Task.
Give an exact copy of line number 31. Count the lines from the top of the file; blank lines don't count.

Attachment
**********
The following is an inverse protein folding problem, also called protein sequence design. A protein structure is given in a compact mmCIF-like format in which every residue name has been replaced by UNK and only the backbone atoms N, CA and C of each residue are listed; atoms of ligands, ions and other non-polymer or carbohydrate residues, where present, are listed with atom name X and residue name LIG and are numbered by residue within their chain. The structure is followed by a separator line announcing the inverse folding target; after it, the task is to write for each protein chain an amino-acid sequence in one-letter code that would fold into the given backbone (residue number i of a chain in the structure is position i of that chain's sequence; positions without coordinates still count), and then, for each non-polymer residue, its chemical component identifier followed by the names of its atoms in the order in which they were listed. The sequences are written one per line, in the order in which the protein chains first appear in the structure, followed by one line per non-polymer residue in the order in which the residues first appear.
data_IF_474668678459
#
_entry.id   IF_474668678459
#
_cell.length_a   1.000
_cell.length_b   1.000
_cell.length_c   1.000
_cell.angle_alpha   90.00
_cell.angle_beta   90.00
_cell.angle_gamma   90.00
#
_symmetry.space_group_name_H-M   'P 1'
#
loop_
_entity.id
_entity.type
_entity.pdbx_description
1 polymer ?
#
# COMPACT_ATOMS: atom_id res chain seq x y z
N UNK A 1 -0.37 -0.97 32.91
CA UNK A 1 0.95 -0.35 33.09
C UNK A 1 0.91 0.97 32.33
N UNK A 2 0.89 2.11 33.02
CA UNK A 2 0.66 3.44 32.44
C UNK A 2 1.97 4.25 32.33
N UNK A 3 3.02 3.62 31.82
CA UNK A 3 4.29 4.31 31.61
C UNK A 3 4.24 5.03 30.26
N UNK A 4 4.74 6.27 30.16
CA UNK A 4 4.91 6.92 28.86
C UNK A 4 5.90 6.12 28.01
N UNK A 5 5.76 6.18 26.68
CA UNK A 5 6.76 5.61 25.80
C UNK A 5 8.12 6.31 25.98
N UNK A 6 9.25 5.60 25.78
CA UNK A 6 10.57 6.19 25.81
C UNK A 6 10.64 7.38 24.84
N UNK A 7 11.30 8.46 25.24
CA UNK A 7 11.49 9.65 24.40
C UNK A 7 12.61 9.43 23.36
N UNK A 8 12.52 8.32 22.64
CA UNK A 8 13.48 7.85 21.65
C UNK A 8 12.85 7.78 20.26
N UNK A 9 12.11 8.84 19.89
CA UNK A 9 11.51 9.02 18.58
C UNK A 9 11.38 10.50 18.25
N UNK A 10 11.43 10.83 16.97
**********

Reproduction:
N UNK A 4 4.74 6.27 30.16